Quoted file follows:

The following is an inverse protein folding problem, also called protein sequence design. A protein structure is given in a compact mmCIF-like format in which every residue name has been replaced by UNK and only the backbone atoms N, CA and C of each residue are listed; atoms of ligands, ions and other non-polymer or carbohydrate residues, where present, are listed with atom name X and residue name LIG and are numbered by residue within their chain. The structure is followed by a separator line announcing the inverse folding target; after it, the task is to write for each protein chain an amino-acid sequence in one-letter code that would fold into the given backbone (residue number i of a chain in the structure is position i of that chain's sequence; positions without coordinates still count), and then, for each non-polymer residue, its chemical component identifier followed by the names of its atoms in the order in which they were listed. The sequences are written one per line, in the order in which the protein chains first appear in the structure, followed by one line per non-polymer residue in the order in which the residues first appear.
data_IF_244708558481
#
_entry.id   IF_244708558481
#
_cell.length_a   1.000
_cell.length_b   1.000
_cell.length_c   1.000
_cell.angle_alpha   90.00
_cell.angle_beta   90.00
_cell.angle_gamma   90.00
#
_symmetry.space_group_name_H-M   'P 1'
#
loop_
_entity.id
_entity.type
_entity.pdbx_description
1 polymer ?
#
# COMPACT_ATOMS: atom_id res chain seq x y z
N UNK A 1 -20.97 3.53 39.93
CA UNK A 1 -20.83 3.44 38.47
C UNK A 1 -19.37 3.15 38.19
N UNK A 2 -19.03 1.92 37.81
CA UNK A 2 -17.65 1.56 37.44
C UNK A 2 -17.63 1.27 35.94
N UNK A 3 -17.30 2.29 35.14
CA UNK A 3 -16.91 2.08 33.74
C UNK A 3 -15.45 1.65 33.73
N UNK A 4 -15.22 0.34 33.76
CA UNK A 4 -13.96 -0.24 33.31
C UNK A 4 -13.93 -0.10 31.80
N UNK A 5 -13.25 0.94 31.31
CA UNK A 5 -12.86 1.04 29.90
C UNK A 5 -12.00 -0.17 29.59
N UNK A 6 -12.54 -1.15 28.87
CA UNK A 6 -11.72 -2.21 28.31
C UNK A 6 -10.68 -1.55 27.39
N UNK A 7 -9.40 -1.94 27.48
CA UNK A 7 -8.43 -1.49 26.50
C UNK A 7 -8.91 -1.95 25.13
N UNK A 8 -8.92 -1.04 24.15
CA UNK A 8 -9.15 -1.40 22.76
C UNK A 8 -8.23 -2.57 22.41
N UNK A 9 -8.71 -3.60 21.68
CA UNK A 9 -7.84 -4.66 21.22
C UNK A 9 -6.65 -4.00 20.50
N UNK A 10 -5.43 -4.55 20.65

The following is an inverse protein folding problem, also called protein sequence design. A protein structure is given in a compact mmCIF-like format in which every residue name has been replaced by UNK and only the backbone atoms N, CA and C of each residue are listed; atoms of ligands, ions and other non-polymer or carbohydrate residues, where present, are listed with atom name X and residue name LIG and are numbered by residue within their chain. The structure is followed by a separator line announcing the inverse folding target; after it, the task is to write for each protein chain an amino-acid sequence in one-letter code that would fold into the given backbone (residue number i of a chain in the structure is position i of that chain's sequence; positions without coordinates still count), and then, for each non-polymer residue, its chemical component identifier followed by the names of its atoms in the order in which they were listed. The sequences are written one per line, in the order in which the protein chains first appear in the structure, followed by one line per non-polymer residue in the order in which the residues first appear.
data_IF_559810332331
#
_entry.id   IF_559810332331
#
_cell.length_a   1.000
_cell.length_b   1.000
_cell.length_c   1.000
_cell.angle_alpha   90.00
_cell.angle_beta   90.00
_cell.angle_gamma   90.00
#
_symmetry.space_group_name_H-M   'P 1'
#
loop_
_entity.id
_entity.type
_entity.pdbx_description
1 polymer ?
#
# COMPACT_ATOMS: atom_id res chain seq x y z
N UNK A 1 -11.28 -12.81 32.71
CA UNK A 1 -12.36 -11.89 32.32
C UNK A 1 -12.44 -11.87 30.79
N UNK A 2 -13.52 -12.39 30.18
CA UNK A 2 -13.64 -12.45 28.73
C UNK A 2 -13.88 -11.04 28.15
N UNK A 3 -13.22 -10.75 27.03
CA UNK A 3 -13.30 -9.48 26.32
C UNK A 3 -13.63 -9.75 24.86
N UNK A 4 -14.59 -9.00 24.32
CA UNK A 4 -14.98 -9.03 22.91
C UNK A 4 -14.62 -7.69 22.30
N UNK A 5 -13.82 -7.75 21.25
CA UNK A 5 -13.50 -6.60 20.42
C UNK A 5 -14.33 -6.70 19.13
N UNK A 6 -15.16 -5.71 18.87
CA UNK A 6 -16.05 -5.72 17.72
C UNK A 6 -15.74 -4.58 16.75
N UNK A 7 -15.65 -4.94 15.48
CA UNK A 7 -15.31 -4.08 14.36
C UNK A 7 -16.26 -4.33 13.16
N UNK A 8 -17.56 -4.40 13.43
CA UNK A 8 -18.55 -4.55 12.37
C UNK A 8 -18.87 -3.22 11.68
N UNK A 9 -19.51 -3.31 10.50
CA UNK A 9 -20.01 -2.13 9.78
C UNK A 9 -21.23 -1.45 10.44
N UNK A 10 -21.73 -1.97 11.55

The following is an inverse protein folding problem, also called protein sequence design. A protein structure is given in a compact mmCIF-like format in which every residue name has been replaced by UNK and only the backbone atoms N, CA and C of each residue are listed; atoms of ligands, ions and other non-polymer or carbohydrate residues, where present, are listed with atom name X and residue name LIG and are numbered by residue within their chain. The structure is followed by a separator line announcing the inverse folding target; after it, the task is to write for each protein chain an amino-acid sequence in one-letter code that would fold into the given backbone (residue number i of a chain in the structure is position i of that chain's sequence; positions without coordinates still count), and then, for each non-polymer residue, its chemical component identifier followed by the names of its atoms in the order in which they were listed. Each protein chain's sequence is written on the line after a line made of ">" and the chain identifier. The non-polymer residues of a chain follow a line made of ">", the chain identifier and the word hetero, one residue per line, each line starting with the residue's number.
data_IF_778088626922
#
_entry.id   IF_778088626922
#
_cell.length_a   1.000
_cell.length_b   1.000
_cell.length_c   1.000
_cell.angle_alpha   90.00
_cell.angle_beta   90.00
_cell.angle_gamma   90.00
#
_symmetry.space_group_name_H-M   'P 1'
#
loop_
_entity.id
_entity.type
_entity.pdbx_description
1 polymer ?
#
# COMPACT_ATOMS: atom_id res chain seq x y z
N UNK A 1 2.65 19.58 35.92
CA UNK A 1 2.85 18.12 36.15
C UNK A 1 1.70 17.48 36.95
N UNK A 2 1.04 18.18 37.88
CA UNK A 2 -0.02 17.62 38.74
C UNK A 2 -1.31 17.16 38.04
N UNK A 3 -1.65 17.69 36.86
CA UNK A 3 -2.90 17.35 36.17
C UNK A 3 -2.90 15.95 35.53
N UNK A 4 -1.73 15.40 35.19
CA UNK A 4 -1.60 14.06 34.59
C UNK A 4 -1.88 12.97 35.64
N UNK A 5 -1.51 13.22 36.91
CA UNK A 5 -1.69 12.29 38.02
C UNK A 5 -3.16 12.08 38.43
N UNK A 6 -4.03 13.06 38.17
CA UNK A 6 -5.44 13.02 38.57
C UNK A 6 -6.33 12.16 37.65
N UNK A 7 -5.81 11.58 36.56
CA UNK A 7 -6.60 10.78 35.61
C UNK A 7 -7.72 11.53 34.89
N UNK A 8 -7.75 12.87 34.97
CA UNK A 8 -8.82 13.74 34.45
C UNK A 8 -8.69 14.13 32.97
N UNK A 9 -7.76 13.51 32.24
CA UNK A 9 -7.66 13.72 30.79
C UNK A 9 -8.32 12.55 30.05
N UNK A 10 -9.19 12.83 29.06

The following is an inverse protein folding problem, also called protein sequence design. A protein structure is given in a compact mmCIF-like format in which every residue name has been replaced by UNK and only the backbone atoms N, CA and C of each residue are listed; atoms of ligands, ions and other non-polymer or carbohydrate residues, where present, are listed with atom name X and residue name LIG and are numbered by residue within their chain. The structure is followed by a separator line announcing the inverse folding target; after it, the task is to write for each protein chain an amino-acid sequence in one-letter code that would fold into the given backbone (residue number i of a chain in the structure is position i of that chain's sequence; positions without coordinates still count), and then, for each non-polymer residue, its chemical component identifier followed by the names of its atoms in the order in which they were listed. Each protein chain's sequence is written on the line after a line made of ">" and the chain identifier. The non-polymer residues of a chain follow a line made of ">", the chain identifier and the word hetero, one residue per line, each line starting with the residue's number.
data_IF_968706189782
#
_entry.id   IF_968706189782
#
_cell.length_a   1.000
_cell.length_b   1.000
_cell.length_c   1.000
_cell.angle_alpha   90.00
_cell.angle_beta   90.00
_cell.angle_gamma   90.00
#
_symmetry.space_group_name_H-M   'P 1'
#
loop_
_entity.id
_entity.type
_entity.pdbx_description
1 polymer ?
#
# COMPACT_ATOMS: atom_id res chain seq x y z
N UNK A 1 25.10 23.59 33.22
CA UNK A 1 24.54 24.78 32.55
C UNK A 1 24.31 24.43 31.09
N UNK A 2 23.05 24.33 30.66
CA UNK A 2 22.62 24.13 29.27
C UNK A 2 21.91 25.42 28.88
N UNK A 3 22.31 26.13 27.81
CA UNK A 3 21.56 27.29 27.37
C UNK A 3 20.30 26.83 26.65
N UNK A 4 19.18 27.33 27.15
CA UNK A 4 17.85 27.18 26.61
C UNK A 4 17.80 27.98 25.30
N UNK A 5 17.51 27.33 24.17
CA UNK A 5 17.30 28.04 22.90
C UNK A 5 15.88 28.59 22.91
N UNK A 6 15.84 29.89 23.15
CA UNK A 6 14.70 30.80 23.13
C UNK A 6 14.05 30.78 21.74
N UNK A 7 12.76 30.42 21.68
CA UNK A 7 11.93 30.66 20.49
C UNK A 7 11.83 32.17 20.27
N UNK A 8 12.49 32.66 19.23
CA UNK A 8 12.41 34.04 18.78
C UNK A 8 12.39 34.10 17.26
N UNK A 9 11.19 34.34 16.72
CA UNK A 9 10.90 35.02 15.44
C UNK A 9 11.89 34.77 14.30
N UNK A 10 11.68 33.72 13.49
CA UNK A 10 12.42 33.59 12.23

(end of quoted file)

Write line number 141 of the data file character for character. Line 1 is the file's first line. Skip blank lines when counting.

N UNK A 8 -7.75 12.87 34.97